BPP Period 6

Information about BPP Period 6

Published on January 12, 2008

Author: Bernardo

Source: authorstream.com

Content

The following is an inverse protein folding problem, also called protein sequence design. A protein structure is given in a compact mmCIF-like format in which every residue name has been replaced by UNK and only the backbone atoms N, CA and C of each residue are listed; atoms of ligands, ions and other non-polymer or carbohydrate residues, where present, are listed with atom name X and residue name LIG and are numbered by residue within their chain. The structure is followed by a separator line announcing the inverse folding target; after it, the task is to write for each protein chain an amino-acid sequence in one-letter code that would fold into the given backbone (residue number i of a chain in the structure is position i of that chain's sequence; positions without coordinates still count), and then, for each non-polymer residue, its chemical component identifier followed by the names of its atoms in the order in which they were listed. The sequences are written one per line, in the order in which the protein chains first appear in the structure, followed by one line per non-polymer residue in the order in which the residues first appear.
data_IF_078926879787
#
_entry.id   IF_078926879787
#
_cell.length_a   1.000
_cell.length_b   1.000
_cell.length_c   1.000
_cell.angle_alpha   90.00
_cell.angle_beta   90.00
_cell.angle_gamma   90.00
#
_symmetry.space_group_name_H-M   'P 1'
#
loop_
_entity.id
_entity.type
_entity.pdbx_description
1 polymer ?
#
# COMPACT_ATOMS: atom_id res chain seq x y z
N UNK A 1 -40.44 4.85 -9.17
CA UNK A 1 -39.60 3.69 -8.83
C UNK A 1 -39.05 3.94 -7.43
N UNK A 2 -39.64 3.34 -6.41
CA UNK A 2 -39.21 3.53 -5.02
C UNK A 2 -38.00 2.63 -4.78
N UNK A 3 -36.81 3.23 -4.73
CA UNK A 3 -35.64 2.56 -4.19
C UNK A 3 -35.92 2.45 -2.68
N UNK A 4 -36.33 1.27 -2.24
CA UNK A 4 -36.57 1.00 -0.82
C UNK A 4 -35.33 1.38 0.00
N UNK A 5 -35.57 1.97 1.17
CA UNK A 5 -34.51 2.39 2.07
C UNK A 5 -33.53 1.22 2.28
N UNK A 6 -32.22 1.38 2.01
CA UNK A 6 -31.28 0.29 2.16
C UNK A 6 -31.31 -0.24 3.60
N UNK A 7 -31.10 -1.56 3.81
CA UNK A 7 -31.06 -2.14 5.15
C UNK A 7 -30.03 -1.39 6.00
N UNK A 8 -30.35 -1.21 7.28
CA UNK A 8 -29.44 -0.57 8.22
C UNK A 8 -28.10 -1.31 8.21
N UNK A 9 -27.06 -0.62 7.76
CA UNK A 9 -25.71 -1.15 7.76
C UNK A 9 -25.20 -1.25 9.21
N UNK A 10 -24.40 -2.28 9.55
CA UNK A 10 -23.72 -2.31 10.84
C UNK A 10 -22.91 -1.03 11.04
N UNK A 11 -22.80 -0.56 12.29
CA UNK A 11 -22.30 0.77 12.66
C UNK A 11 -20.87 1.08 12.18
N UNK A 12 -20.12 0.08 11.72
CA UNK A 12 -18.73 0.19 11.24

Ground Plants:  Ground Plants Along Brushy Creek Slide2:  Many of the ground plants include: whitebrush, agarito, Mexican persimmon, woollybucket bumelia, elbowbush, buffalograss, curly mesquite, Texas grama, sideoats grama, hairy grama, little bluestem, Texas wintergrass, purple three-awn, Indian mallow, firewheel. Types What types of ground plants are there? Location:  Location Where along the creek are plants located? All the types of plants are located along the creek. You will not be able to find all of the types together but spread out along the creek in Round Rock. For maps of the creek look at www.tpwd.com/nature . Agronomics:  Agronomics What economic value do the plants have? The plants along the creek have xeriscape marketablity. The plants are used in low water use landscaping which means drought tolerant. These plants live through the heat and the cold of the Texas seasons and have a homeowner demand in local nurseries. Climate:  Climate What temperature range and rainfall fluctuations? The plants live in the very wet seasons with floods and the very dry, prolonged heat seasons. They live in ice and the 100+ temperatures. For months we can go without rainfall or have rain everyday for a weeks. Adaptations:  Adaptations How do the plants survive? All of the plants have special adaptations but they all have one in common. Waxy leaves. The leaves are the trick to moisture. In the flood the waxy leaves do not absorb too much water to keep from drowning the plant. The leaves also keep water in during the drought when water is scarce. Slide7:  flowering plant (flour-ng plnt) n. A plant that produces flowers and fruit; an angiosperm angiosperm \An"gi*o*sperm\ A plant which has its seeds enclosed in a pericarp The stamen has two parts: anthers and filaments . The anthers carry the pollen. These are generally yellow in color. Anthers are held up by a thread-like part called a filament. Male Female The pistil has three parts: stigma, style, and ovary. The stigma is the sticky surface at the top of the pistil; it traps and holds the pollen. The style is the tube-like structure that holds up the stigma. The style leads down to the ovary that contains the ovules. Flowering Plants Flowering Plants:  Flowering Plants Female Plant Male Plant Flowering Plants:  Flowering Plants The area around Brushy Creek consists of mostly dark gray, loamy clay. It supports many species of grasses. Most of the area of flat to rolling terrain. Brushy creek is located at (29°29' N, 96°54' W). Tamarix ramosissima Tamarisk (salt cedar):  Tamarix ramosissima Tamarisk (salt cedar) Takes all the water from to ground with its widespread root system Makes bad habitat Causes area to become inundated with floods Salt cedar causes increase in sediment Brazos river flow velocity reduced 71% between 1941 and 1979 by ponding effect of dense Tamarix Mesquite Tree:  Mesquite Tree Deep far-spread roots Flower has many stamens, one pistil Most famous species grows to about 40 ft. Produces pod fruit which is highly edible A Mesquite tree’s flower is surrounded by spiky thorns Other plants:  Other plants Cedar Antennaria fallax (picture at bottom left) sorghum Cactus such as prickly pear Wild flowers Weeds and Flowers Links:  Links More info on Mesquite trees More info on plant parts More info on wild flowers Aquatic Plants of Brushy Creek:  Aquatic Plants of Brushy Creek Mistflower Goose grass Smartweed Pale Smartweed Bristly Buttercup Drummond’s Rattlebox Cat-Tails Palafoxia Slide15:  Common Name: Mistflower Conoclinium coelestinum Mist flower Is found along streams, wet meadows, and ditches. It is also around lakes and pools. It is erect standing up to two and a half feet. Found in wet soil growing on creek bank in the shade. Common Name: Smartweed Polygonum hydropiperoides It is a smart weed and water pepper. Found along streams, in swamps, ditches and around ponds and lakes. Found along edge of water in Brushy creek, limestone bedrock channel with shallow soil. Slide16:  Common Name: Palafoxia Palafoxia callosa It is made up of twenty millimeter petals and is a native annual. Found in joints of limestone bedrock along the creek. Common Name: Bristly Buttercup Ranunculus hispidus It is found in rich woods. Found in upper Brushy Creek, just off Great Valley Drive, on marshy ground. Slide17:  Common Name:Pale Smartweed Polygonum lapthifolium Is brown to dark brown, can be up to 2 millimeters long, including the style beak. It is found in wet meadows, marshes, ditches, shores, steam banks, and other places where water stands temped. Found on creek bank in wet soil, Round Rock. Common Name: Goose Grass Galium Aparine Blooming occurs May through June. Found in upper Brushy Creek North in riparian forest. Slide18:  Common Name: Drummond’s Rattlebox Sesbania Drummondii This plant is a free standing shrub that is tolerant of may soils. Found among gravel's on bed of Brushy Creek, one half mile west of Round Rock. Common Name: Cat-Tails Typha Cat-tails; fleshy; stems to 9ft. tall; leaf blades strap-like, round on back, spiraling in top half, sheathed together at base and appear “flathead.” Provide protective cover and nesting areas for birds and animals. Slide19:  Texas Endemics: checklist of all endemic in Williamson county http://www.csdl.tamu.edu/FLORA/tamuherb.htm Shinners & Mahler's Illustrated Flora of North Central Texas http://artemis.austinc.edu/acad/bio/gdiggs/shinners.html Texas A&M University Bioinformatics Working Group http://www.csdl.tamu.edu/FLORA/imaxxfab.htm The Big Picture Project http://www.cyberwaysandwaterways.com Edible Plants of Brushy Creek:  Edible Plants of Brushy Creek 1.Reed Grass: Phragmites communis Habitat- edges of streams, lakes, ponds, marshes, ditches Edible Parts-Roots, tubers, corms, bulbs, rhizomes prepared as vegetables by boiling/roasting. Boiled/steamed greens, shoots, buds, flowers, or young fruits as a vegetable. Grains, nuts, other seeds, or starchy roots from which flour or meal can be ground. Syrup and sugar made from maple syrup. Grains used for cereal and for cooking whole, such as rice. 2.Chufa: Cyperus esculentus Habitat- ditches, banks of ponds and streams, low wet soil Edible Parts-Roots, tubers, corms, bulbs, rhizomes prepared as vegetables by boiling/roasting. Plant parts eaten as picked along the trail. Grains, nuts, other seeds, or starchy roots from which flour or meal can be ground. Put in fruit juices or originally hot tea or coffee- like beverages that has cooled. Plant parts or substances that may or may not contain their own sugar to produce a confection (candy). Edible Plants of Brushy Creek (cont.) :  Edible Plants of Brushy Creek (cont.) 3.Sweet Flag: Acorus calamus Habitat- ditches, ponds, swamps, lakes, and streams Edible Parts-Leaves large, swordlike Plant parts eaten as picked along the trail. Plant parts or substances that may or may not contain their own sugar to produce a confection (candy). Seasoning made from ground, grated, or cooked whole parts. Edible Plants of Brushy Creek (cont.):  Edible Plants of Brushy Creek (cont.) 4.Great bulrush: Scirpus validus Habitat- edges of ponds, streams, and marshes Small grass-like plant Plant parts eaten as picked along the trail. Edible Parts-Roots, tubers, corms, bulbs, rhizomes prepared as vegetables by boiling/roasting. Boiled/steamed greens, shoots, buds, flowers, or young fruits as a vegetable. Grains, nuts, other seeds, or starchy roots from which flour or meal can be ground. Syrup and sugar made from maple syrup. Edible Plants of Brushy Creek (cont.):  Edible Plants of Brushy Creek (cont.) 5.Yellow pond lily: Nuphar advena Habitat- lakes, ponds, slow streams, tidal waters Aquatic plant Edible Parts-Roots, tubers, corms, bulbs, rhizomes prepared as vegetables by boiling/roasting. Grains, nuts, other seeds, or starchy roots from which flour or meal can be ground. Grains used for cereal and for cooking whole, such as rice. Nuts, nut-lets, large seeds used whole and for oil extract. Edible Plants of Brushy Creek (cont.):  Edible Plants of Brushy Creek (cont.) 6.Cattail: Typha latifolia Habitat- ditches, margins of ponds and lakes Large semi-aquatic plant Plant parts eaten as picked along the trail. Edible Parts-Roots, tubers, corms, bulbs, rhizomes prepared as vegetables by boiling/roasting. Boiled/steamed greens, shoots, buds, flowers, or young fruits as a vegetable. Grains, nuts, other seeds, or starchy roots from which flour or meal can be ground. Edible Plants of Brushy Creek (cont.):  Edible Plants of Brushy Creek (cont.) 7.Watercress: Nasturtium officinale Habitat- springs and cool clear streams Flower white Edible Parts-Seasoning made from ground, grated, or cooked whole parts. Used raw in toss salad. Boiled/steamed greens, shoots, buds, flowers, or young fruits as a vegetable. 8.Hard-stem bulrush: cirpus acutus Habitat- edges of ponds, lakes, streams, and marshes Small grass-like plant Large semi-aquatic plant Plant parts eaten as picked along the trail. Edible Parts-Roots, tubers, corms, bulbs, rhizomes prepared as vegetables by boiling/roasting. Boiled/steamed greens, shoots, buds, flowers, or young fruits as a vegetable. Grains, nuts, other seeds, or starchy roots from which flour or meal can be ground. Syrup and sugar made from maple syrup. Edible Plants of Brushy Creek (cont.):  Edible Plants of Brushy Creek (cont.) 9.Cleavers: Galium boreale Habitat- rich woodlands, fields, edges of streams and lakes Flowers white Prepared in coffee and tea. Used raw in toss salad. Edible Parts-Boiled/steamed greens, shoots, buds, flowers, or young fruits as a vegetables. 10.Arrowhead: Sagittaria latifolia Habitat- edges of lakes, ponds, streams ditches Semi-aquatic, flowers white Edible Parts-Roots, tubers, corms, bulbs, rhizomes prepared as vegetables by boiling/roasting. Used raw in toss salad. Red mulberry Sweet flag:  Red mulberry Sweet flag 11.Ground cherry: Physalis pubescens Habitat- old fields, open woodlands, moist sites Plant parts eaten as picked along the trail. Edible Parts-Jams, jellies, and sauces made from fruit. Fruits eaten uncooked, though perhaps with toppings. True fruit or non fruit parts used in pies, baked goods, and other dessert recipes. Poisonous: severe reaction results from eating wrong part or eating at wrong stage. Fungi:  Fungi The Kingdom Fungi includes some of the most important organisms, both in terms of their ecological and economic roles. By breaking down dead organic material, they continue the cycle of nutrients through the environment. Algae:  Algae The "green algae" is the most diverse group of algae, with more than 7000 species growing in a variety of habitats, those areas include Brushy Creek. Like the plants, the green algae contain two forms of chlorophyll, which they use to capture light energy to fuel the manufacture of sugars, but unlike plants they are primarily aquatic. Lichens:  Lichens Lichens- A type of fungi that is very large in numbers near the Brushy Creek. Lichens are in the Mushroom Group of Fungi. Today there around 15,000 kinds of Lichens. Types of Lichens:  Types of Lichens There are three main types of lichens. They are all found on certain types of trees on certain areas of the trees. The types are Foliose Lichens (leafy) Crustose Lichens (crusty) Fruticose lichens (stalked, shrubby, or hair-like) Mushrooms:  Mushrooms Mushrooms are certainly the most common of the Fungi. It is found throughout the Brushy Creek area, being around the streams and near the trees absorbing the energy of the dead plants Different types of Mushrooms:  Different types of Mushrooms 1. Collybia bakerensis - a species of wood decaying mushroom restricted to western North America. 2. Kuehneromyces lignicola - a common species of mushroom on decaying conifer wood, usually found early in the season. 3. Chromosera cyanophylla - a highly characteristic mushroom on decaying conifer wood. 4. Tricholoma magnivelare - this mycorrhizal forest agaric is commercially harvested and shipped fresh to Japan. Links:  Links http://daphne.palomar.edu/wayne/ww0504.htm http://www.herb.lsa.umich.edu/kidpage/Kingfact.htm http://www.ucmp.berkeley.edu/fungi/fungisy.html The Trees at Brushy Creek :  The Trees at Brushy Creek Kim Francisco Dakotah Smith Jason Webb Trees At Brushy Creek:  Trees At Brushy Creek American Sycamore Eastern Redbud Chinaberry Eastern Red Cedar Live Oak Hackberry trees identified from the American Tree Identification Guide American Sycamore:  American Sycamore Platanus occidentalis can be 100 ft. tall wide-spreading crown mottled brown, white, and gray bark seeds are ball-like and dangle on stalks can live 500-600 years Eastern Redbud:  Eastern Redbud Cercis canadensis 10-30 ft. tall grows along streams scaly, reddish-brown bark lavender flowers with pinkish pods generally used as ornaments in Texas Chinaberry:  Chinaberry Melia azedarach adaptable in a variety of situations yellow, fleshy fruit eaten by birds “trash tree-” messy habits, prone to insects and diseases deciduous leaves Eastern Red Cedar:  Eastern Red Cedar Juniperus virginiana 20-50 ft. tall blunt, scaly, evergreen leaves growing close to twig found on poor, rocky soils seeds eaten by cedar waxwings, who spread them Live Oak:  Live Oak Quercus virginiana 40-50 ft. tall 3-4 ft. in diameter huge, wide-spreading crown grows small, edible acorns elliptical evergreen leaves Hackberry:  Hackberry Celtis occidentalis purple berries warty, gray-brown bark most identifiable feature 30-40 ft tall small, green flowers appear in April and May Links:  Links Http://users.ids.net/~ritrees/Nov99.htm http://www.gpnc.org/eastern.htm http://www.hcs.ohio-state.edu/ODN2/Education/ohiotrees/hackberry.com Poisonous Plants of Brushy Creek:  Poisonous Plants of Brushy Creek Wild Mushrooms:  Wild Mushrooms Not all mushrooms are poisonous but the Panther Cap Mushrooms Amanita spp. Death Cap Mushrooms Amanita spp. And the Horse Mushroom are. And if eaten they will cause vomiting, nausea or, if the dosage is high enough even death. These plants are native to Brushy Creek. Common Oak:  Common Oak The common oak (seen right) has very weak toxins and will only cause nausea but its cousins the Quercus alba, White Oak, Quercus rubra, Red Oak, and Quercus velutina, Black Oak are a bit more potent. To find more on poisonous plants click http://www.ansci.cornell.edu/plants/comlist.html Marijuana Cannabis sativa :  Marijuana Cannabis sativa This plant is not native but years of smuggling and home growing has left these plants wild. Found in brushy areas if any part of the plant is eaten then some sort of high will become induced. Victims will experience mood shifts and possibly hallucinations if the dosage is high enough. Poison ivy Toxicodendron radicans :  Poison ivy Toxicodendron radicans As many of us know poison ivy is native and will cause a rash 24 hours after contact. To prevent rash wash within the hour. Leaves of three let it be Leaves of four eat some more Leaves of seven will take you to heaven Poison oak Toxicodendron diversiloba :  Poison oak Toxicodendron diversiloba Poison oak is similar to the poison ivy and other members of the Toxicodendron genus but it is less harmful if contacted and on the verge of edible. These plants are native but are found more in the hill country than the Brushy Creek Area. Poison Sumac Toxicodendron vernix :  Poison Sumac Toxicodendron vernix Poison Sumac causes the worst rash of all the Toxicodendron genus this plants rash will retain the longest and will spread more rapidly throughout the body. Wash after contact and drink plenty of fluids to help wash the toxins out of the body. Bibliography:  Bibliography http://www.ansci.cornell.edu/plants/comlist.html Texas’ Poisonous Plants, software. And field research by Travis Cole and Jameson R. Photos Provided by Yahoo! Photo Archive